Napoleon famously quipped, "An army marches on its stomach." And anyone who's been hungry in the field knows that few things out there are as big a deal as chow. So when I visited Natick last week, I was especially interested in seeing what was new at the DoD Combat Feeding Directorate.
Well, buffalo chicken, for one thing. That's right, warfighters; come FY '09 you'll have a new menu item in your MREs. And I had a chance to taste the stuff, and I'm happy to report it's really good . . . and I'm a hot wing connoisseur.
Jeremy Whitsitt, Combat Feedings outreach coordinator, explained that the command is conscious of the morale elements along with the nutritional value of menu choices . "An item like buffalo chicken makes a Soldier feel in touch with life back home," Whitsitt said.
Since 1992 Combat Feeding has added over 200 components to the basic MRE.
Whitsitt described the "ration timeline," which is the strategic plan behind combat chow:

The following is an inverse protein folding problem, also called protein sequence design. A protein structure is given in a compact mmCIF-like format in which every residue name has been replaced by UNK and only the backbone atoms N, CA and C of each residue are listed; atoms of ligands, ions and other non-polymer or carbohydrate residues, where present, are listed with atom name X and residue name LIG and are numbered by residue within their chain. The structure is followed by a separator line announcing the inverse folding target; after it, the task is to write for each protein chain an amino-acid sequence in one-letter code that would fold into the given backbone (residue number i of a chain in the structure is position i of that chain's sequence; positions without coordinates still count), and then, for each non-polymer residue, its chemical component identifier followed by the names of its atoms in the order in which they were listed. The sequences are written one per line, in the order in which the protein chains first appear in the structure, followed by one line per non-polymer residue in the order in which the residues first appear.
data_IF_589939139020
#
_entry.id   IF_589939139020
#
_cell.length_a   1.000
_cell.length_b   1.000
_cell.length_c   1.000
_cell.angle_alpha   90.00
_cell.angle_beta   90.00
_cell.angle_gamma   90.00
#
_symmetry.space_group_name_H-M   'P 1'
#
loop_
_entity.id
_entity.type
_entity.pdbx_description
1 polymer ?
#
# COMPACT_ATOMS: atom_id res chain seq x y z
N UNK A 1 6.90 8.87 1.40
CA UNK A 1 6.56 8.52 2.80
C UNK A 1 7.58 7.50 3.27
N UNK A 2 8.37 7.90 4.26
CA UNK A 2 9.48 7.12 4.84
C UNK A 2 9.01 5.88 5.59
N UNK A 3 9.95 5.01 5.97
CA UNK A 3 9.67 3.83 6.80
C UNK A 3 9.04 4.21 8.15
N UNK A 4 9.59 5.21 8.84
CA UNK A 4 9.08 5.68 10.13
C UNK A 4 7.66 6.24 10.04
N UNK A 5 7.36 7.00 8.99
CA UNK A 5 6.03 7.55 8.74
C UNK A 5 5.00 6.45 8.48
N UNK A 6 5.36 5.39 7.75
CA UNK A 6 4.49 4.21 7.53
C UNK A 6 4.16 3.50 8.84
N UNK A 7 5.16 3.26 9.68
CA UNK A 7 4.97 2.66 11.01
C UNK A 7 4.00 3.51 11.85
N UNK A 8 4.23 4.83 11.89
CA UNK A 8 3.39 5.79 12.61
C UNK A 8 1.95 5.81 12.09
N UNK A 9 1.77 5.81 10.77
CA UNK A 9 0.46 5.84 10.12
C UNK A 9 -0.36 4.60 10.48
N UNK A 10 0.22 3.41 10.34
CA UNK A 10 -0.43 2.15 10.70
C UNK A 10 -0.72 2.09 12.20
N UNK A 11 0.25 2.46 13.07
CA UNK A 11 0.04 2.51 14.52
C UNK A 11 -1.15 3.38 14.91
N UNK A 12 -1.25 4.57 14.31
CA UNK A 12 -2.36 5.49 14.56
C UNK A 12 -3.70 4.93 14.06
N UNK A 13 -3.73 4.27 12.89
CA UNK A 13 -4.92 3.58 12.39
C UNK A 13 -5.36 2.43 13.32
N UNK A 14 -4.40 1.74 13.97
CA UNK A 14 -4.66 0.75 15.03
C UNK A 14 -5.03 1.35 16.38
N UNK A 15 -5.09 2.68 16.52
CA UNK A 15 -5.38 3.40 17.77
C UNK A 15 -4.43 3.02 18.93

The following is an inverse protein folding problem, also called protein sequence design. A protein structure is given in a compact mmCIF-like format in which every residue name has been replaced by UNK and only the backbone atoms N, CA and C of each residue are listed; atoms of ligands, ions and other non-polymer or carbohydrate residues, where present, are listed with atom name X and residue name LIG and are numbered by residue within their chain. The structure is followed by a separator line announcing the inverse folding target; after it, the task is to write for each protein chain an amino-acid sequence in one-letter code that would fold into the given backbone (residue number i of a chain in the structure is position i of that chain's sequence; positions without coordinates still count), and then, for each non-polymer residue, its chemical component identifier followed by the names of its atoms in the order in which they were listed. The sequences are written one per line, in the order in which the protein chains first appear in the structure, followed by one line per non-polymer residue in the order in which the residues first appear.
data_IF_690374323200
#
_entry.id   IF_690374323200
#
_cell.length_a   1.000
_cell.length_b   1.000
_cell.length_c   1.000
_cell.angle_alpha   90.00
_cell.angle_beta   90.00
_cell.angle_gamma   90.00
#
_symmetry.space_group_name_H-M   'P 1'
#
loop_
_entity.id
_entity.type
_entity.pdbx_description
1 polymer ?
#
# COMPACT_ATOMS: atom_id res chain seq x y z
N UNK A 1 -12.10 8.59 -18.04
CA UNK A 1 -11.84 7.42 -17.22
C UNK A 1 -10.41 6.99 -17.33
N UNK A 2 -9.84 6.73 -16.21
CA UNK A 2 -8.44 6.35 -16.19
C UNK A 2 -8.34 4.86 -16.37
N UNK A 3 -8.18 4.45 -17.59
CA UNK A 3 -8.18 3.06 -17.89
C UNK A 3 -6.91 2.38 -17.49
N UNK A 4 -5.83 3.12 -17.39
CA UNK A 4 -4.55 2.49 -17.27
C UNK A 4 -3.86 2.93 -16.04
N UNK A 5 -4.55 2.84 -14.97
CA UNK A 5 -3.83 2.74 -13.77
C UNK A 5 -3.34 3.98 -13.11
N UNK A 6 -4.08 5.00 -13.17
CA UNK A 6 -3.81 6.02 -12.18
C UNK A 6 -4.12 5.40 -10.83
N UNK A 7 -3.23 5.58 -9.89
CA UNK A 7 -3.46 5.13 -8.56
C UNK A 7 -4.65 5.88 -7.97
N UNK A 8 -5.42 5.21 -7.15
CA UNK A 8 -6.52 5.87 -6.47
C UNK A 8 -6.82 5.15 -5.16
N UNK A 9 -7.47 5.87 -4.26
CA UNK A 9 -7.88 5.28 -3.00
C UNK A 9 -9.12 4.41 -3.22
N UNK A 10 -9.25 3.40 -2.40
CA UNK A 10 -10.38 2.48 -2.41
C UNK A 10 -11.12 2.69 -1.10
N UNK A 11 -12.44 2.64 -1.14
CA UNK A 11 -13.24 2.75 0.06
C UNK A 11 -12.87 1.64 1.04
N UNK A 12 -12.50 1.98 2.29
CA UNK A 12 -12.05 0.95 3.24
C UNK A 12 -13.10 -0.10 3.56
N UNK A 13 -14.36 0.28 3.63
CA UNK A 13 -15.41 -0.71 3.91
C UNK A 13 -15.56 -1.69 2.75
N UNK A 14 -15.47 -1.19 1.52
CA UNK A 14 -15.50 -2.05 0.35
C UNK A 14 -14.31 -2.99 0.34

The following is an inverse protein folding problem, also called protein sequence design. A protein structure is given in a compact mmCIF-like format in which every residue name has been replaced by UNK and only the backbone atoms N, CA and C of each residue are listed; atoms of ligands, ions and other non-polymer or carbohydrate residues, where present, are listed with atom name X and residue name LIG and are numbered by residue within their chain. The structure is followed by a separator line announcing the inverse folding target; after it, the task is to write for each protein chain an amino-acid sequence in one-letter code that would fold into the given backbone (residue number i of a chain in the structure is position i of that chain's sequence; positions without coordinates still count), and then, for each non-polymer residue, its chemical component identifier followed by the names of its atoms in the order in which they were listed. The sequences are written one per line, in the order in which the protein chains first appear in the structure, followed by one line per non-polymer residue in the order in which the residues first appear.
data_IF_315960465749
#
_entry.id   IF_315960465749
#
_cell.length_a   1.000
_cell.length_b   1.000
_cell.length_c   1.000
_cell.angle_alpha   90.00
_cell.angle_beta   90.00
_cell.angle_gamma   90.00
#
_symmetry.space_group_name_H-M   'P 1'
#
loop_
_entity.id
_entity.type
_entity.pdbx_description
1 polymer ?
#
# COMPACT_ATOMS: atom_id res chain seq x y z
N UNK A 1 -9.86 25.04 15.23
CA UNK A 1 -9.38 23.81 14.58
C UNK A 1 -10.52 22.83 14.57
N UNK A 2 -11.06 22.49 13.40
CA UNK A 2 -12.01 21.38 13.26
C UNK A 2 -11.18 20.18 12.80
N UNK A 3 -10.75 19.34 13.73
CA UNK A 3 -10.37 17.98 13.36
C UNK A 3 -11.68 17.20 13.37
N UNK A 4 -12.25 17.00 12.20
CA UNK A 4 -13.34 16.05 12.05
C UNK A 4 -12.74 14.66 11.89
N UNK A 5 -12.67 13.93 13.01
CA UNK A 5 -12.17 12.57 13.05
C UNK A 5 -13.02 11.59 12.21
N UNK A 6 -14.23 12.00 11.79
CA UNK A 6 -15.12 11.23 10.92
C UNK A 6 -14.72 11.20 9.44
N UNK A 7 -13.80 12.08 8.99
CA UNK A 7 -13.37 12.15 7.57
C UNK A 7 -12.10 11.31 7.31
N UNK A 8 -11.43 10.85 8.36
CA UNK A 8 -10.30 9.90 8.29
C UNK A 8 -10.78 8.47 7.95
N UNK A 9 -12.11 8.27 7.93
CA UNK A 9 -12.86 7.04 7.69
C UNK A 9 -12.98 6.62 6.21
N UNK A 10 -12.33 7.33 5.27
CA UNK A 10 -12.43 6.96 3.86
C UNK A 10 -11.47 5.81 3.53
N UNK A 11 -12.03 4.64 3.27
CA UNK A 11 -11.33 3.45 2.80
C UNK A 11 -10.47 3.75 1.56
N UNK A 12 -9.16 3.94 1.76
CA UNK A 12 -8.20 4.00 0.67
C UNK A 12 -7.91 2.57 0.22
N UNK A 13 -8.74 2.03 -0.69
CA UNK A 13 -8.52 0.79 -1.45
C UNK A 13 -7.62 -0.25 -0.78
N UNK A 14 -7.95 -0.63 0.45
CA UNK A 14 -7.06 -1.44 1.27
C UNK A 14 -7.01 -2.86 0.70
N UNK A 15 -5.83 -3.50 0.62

- Initial wave eats MREs for 15-20 days. (No requirement for heat or electricity.)Speaking of the UGR-E, Whitsitt demonstrated how easy it is to fire one of those bad boys up. The box comes with chow for 18 folks, and with the simple pull of a lanyard, the auto-boiler starts heating the entrees. They're ready to eat in about a half hour.
- After that "heat and serve" group rations (like the Unitized Group Ration - Express) will be used for the next 10-15 days.
- Then hopefully things are settled to the point that a chow hall is up and running and "A Rations" are being served. This assumes refrigerators, boilers, and stoves are in place.
The UGR-Es have been a huge hit in the field. Introduced in June '07, Combat Feeding had planned on moving 60,000 modules in the first year. Because of demand, they wound up shipping 60,000 modules a month instead.
Now we've reported on the "First Strike Ration" here before, but what we didn't know was what caused the development of it. MREs are packaged per meal. Turns out that special operators didn't like the bulk of 27 MRE bags when headed out for a 9-day op, so they'd break them down and take out what they really wanted and leave the rest behind. When Combat Feeding got wind of this trend they feared that the spec ops boys might be missing out on some basic nutrients in their zeal for mobility. So they designed the FSR, which is about the same cubic size as an MRE but contains enough nutrients for an entire day instead of just a single meal.
Next post: Taste-testing DoD-style.